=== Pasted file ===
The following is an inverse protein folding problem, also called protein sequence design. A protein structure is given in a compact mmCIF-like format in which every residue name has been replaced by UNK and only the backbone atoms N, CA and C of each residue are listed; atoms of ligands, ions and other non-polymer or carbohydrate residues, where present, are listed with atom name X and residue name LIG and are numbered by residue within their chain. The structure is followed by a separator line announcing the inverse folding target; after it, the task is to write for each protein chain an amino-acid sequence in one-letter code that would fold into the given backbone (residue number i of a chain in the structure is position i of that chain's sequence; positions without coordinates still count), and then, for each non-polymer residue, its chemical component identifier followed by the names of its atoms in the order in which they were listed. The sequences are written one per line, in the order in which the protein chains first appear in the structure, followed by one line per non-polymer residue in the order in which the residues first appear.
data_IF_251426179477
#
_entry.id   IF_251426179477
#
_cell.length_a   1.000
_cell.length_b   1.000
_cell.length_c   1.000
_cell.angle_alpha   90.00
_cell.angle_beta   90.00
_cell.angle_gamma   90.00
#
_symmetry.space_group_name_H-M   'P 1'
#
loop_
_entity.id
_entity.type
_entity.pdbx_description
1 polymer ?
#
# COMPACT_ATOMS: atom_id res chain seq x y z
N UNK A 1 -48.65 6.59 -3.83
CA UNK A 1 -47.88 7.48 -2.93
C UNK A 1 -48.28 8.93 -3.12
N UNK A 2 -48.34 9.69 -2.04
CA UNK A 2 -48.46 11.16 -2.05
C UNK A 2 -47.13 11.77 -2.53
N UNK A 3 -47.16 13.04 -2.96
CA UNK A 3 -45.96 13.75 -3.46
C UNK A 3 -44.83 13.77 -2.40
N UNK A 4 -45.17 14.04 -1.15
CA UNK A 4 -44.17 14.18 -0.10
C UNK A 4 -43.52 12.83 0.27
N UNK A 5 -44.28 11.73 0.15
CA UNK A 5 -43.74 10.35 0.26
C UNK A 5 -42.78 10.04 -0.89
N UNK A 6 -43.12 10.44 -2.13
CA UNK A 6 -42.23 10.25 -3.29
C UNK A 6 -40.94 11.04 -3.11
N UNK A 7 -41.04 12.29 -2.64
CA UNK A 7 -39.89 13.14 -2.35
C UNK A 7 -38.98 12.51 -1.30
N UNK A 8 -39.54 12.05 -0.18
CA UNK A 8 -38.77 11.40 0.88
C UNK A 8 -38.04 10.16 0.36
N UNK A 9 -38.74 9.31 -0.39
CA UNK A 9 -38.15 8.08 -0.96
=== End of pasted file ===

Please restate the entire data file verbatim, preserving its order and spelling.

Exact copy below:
The following is an inverse protein folding problem, also called protein sequence design. A protein structure is given in a compact mmCIF-like format in which every residue name has been replaced by UNK and only the backbone atoms N, CA and C of each residue are listed; atoms of ligands, ions and other non-polymer or carbohydrate residues, where present, are listed with atom name X and residue name LIG and are numbered by residue within their chain. The structure is followed by a separator line announcing the inverse folding target; after it, the task is to write for each protein chain an amino-acid sequence in one-letter code that would fold into the given backbone (residue number i of a chain in the structure is position i of that chain's sequence; positions without coordinates still count), and then, for each non-polymer residue, its chemical component identifier followed by the names of its atoms in the order in which they were listed. The sequences are written one per line, in the order in which the protein chains first appear in the structure, followed by one line per non-polymer residue in the order in which the residues first appear.
data_IF_251426179477
#
_entry.id   IF_251426179477
#
_cell.length_a   1.000
_cell.length_b   1.000
_cell.length_c   1.000
_cell.angle_alpha   90.00
_cell.angle_beta   90.00
_cell.angle_gamma   90.00
#
_symmetry.space_group_name_H-M   'P 1'
#
loop_
_entity.id
_entity.type
_entity.pdbx_description
1 polymer ?
#
# COMPACT_ATOMS: atom_id res chain seq x y z
N UNK A 1 -48.65 6.59 -3.83
CA UNK A 1 -47.88 7.48 -2.93
C UNK A 1 -48.28 8.93 -3.12
N UNK A 2 -48.34 9.69 -2.04
CA UNK A 2 -48.46 11.16 -2.05
C UNK A 2 -47.13 11.77 -2.53
N UNK A 3 -47.16 13.04 -2.96
CA UNK A 3 -45.96 13.75 -3.46
C UNK A 3 -44.83 13.77 -2.40
N UNK A 4 -45.17 14.04 -1.15
CA UNK A 4 -44.17 14.18 -0.10
C UNK A 4 -43.52 12.83 0.27
N UNK A 5 -44.28 11.73 0.15
CA UNK A 5 -43.74 10.35 0.26
C UNK A 5 -42.78 10.04 -0.89
N UNK A 6 -43.12 10.44 -2.13
CA UNK A 6 -42.23 10.25 -3.29
C UNK A 6 -40.94 11.04 -3.11
N UNK A 7 -41.04 12.29 -2.64
CA UNK A 7 -39.89 13.14 -2.35
C UNK A 7 -38.98 12.51 -1.30
N UNK A 8 -39.54 12.05 -0.18
CA UNK A 8 -38.77 11.40 0.88
C UNK A 8 -38.04 10.16 0.36
N UNK A 9 -38.74 9.31 -0.39
CA UNK A 9 -38.15 8.08 -0.96